Aisa Kache, 35, holding her infant son inside the GSSS camp in Bama, in Nigeria's Borno State, on August 15, 2018. Photo: NITIN GEORGE/MSF

The Norwegian Refugee Council (NRC) in conjunction with civil society groups from Borno, Yobe and Adamawa states, have urged the Nigerian government to urgently domesticate the Kampala Convention on Internally Displaced Persons (IDP).

At a conference in Yola, the Adamawa State capital, on Thursday, facilitated by NRC, critical stakeholders identified escalating sexual exploitation, rape and other forms of violations of the rights of the IDPs as drivers for the urgent call.

Kampala Convention, among other things, seeks to promote the dignity of IDPs irrespective of their status. The convention clearly stipulates that displaced persons are entitled to normal lives that enables them to access education, human development, medical facilities, social amenities, among other social services.

The convention, which Nigeria is one of its key signatories, enshrines that an IDP has a right to employment and choice of when to return to their original homes.

Mala Abdulaziz, Dr. Tina Olayemi and other CSO leaders, who jointly addressed the press after the conference, decried the rising abuse of the rights of IDPs, especially sexual offences.

Human trafficking issues involving IDPs was also discussed, and the National Agency for the Prohibition of Trafficking in Persons (NAPTIP) was charged to rise to the challenge.

"NAPTIP and institutions protecting against sexual assault and referral centres must be strengthened. Massive awareness to make the public and IDPs alike become aware of such institutions and relevant laws by all stakeholders, should be carried out,” a statement on the resolutions at the conference read.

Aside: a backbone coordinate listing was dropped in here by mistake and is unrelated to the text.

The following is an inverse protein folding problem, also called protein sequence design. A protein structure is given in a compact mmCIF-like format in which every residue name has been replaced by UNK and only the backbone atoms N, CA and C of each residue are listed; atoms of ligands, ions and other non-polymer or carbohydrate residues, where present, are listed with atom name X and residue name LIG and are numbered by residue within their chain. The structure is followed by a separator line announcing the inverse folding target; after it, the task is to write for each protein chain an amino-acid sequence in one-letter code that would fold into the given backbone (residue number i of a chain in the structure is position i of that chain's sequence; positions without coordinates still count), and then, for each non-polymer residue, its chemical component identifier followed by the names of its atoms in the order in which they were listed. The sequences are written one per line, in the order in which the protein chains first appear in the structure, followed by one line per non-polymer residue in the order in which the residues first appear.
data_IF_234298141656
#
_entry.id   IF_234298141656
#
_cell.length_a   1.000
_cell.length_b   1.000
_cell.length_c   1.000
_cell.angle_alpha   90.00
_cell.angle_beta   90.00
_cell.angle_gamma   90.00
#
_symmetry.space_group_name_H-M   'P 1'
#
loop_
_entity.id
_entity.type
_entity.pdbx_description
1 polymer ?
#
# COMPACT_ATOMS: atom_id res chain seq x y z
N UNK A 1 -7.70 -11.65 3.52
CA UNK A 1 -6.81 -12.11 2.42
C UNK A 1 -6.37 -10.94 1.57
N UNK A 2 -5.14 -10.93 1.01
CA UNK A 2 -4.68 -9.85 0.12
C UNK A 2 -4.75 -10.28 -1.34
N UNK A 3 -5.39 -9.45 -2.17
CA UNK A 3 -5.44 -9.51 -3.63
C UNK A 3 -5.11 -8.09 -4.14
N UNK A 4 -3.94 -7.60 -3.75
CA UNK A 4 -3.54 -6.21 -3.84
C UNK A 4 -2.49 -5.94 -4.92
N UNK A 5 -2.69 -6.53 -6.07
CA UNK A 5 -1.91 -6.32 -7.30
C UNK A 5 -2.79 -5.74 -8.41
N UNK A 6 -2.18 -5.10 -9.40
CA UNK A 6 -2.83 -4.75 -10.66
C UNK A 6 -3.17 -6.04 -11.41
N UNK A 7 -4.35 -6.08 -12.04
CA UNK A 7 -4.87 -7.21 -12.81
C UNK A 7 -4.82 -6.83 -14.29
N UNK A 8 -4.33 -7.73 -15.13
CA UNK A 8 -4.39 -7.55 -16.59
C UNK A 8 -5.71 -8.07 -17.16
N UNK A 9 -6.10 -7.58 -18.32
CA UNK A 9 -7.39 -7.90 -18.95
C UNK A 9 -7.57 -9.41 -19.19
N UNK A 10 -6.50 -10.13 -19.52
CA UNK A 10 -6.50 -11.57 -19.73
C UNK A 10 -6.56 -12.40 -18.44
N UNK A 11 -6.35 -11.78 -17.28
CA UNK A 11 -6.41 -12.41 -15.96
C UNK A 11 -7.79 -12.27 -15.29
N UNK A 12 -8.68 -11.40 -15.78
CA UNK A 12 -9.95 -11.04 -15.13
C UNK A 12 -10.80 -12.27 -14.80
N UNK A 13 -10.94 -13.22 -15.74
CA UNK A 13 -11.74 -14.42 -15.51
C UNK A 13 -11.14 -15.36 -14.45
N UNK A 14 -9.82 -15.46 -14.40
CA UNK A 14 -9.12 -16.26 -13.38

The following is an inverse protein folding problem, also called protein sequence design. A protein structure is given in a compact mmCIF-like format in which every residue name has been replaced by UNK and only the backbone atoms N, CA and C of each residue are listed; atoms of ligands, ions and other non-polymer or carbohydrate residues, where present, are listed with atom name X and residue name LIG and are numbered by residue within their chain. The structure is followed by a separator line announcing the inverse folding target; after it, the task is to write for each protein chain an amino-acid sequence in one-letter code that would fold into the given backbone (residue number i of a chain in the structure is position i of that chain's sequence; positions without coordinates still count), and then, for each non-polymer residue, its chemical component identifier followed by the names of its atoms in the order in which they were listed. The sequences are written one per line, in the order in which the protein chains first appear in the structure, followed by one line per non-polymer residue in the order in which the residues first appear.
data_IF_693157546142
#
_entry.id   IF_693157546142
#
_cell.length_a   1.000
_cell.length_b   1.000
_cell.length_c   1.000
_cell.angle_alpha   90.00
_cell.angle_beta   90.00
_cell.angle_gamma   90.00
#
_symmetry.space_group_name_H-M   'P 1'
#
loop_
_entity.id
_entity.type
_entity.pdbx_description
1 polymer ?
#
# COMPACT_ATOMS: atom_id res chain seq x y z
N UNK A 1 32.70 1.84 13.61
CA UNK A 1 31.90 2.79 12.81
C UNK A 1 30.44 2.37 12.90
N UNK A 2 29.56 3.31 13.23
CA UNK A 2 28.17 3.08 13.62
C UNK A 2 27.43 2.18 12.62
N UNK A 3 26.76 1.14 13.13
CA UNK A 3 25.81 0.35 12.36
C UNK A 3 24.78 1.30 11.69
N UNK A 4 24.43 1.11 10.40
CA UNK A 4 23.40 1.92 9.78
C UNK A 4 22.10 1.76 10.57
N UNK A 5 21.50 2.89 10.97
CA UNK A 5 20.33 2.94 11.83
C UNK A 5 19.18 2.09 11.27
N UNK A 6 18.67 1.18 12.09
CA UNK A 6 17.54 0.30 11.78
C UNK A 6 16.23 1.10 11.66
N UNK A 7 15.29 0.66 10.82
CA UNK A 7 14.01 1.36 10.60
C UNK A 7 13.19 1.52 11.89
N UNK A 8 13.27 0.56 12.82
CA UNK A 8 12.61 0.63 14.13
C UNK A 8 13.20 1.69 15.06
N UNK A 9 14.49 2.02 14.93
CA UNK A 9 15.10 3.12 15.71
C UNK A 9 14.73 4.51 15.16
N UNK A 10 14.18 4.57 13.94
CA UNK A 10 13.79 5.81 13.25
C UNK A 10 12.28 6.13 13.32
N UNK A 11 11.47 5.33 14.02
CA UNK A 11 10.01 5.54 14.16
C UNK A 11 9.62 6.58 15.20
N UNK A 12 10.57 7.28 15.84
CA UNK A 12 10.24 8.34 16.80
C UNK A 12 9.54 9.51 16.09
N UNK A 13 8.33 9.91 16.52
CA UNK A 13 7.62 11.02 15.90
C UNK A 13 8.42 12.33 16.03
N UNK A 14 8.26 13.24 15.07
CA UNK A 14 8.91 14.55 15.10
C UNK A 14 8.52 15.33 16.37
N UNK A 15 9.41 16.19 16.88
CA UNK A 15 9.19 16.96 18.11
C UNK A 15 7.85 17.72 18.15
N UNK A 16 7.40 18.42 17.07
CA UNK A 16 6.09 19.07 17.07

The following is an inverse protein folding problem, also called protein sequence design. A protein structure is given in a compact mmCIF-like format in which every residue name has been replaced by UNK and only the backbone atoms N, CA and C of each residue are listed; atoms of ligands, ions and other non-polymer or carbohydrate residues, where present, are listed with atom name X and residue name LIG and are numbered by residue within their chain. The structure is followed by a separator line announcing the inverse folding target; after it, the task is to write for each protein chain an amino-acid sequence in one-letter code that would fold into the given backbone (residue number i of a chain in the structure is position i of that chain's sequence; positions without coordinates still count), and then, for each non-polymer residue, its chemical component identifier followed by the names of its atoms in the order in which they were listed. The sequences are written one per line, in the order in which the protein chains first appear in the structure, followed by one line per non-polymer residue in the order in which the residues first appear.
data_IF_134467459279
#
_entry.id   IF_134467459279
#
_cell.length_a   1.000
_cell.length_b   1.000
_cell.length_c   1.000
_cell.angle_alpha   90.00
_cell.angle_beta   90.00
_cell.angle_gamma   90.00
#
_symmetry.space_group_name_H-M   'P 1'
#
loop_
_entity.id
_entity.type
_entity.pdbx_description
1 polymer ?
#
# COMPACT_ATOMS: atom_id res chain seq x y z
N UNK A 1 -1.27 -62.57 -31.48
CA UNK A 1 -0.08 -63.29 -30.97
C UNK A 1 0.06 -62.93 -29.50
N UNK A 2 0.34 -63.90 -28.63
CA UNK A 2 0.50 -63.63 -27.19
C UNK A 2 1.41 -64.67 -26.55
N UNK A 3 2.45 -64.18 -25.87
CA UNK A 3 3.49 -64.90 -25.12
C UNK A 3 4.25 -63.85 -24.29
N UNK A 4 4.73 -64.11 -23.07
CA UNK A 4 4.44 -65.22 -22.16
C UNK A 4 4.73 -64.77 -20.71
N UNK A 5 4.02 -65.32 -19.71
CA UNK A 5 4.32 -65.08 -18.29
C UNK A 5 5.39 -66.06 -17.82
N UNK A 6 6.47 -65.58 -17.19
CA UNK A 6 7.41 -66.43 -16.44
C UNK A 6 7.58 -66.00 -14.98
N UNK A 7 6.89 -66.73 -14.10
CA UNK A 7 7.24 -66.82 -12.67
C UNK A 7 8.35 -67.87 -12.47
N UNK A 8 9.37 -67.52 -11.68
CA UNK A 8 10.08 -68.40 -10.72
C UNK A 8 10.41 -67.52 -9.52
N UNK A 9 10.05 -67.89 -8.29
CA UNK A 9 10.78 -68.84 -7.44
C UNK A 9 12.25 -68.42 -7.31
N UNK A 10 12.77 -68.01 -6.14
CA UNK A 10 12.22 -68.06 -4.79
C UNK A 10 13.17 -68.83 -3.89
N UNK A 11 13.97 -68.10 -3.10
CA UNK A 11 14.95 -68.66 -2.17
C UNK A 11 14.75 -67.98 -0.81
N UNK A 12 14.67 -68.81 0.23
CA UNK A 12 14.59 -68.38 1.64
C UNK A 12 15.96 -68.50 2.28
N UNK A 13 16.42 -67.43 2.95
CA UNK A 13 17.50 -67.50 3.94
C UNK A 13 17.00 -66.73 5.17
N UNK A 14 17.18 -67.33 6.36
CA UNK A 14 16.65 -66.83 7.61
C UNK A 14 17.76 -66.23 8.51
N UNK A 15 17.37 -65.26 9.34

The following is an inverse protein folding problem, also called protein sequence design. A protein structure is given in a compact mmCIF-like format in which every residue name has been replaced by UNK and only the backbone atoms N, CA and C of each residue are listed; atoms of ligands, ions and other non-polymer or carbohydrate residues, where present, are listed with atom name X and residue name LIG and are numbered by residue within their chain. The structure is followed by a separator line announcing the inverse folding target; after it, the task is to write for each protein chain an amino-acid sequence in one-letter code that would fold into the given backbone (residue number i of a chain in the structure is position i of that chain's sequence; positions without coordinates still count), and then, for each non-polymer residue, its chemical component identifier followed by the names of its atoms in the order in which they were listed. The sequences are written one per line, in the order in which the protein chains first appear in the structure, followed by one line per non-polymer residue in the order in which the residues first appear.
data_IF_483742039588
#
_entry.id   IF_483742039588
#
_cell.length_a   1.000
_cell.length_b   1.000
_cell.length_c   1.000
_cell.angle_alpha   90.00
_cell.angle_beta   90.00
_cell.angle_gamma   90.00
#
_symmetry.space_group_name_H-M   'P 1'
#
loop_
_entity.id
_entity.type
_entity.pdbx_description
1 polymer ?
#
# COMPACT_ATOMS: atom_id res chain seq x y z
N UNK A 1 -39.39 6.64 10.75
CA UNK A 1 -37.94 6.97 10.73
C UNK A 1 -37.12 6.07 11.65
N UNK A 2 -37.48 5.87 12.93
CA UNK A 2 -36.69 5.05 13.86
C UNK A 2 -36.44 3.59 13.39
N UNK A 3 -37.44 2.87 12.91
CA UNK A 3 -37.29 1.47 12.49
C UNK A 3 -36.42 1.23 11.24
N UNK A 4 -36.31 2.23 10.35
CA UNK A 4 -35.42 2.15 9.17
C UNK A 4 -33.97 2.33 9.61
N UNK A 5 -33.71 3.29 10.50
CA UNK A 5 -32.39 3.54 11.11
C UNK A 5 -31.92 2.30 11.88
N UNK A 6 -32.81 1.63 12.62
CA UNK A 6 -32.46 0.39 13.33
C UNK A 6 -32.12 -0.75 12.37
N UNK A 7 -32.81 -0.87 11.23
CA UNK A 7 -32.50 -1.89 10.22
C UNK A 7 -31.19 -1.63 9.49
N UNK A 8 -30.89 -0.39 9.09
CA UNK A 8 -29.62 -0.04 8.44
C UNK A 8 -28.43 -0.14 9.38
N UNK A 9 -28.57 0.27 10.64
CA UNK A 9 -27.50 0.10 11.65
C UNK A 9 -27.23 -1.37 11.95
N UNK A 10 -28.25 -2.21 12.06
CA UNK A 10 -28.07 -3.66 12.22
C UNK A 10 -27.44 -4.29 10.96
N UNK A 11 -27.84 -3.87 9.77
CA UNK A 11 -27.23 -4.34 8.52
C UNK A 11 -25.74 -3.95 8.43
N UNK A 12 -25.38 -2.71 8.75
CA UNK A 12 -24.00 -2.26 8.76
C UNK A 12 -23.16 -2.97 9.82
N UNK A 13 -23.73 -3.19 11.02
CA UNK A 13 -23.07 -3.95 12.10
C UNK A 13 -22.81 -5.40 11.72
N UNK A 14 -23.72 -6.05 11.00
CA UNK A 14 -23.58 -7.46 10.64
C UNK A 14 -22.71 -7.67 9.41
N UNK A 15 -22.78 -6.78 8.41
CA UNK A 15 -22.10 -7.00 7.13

Another key issue of concern as stressed by the CSOs is the growing IDP population without corresponding resources to cater to their needs.

"There is a need to focus proactively on local integration of IDPs. At the same time, resources and capacity of local host communities are overstretched; economic and commercial activities cannot sustain the current influx of people. This might lead to more crime and insecurity.”

The stakeholders also deliberated on how supply of aid is drastically waning for IDPs in Adamawa State in particular.

"Although camps have closed officially in Adamawa State, we still have IDPs in Malkohi, Fufore and even here at the main camp, and supply has virtually stopped,” Mala said, adding that there are large scale needs in many LGAs across the three Northeastern States (Borno, Yobe and Adamawa) affecting both IDPs in camps and IDPs living in host communities.”

The CSOs urged the Nigerian government to urgently find ways to domesticate the Kampala Convention.

"Domestication of Kampala Convention is critical and urgent in order to encourage authorities to be responsible in situations where the rights of IDPs are deprived,” the statement added.

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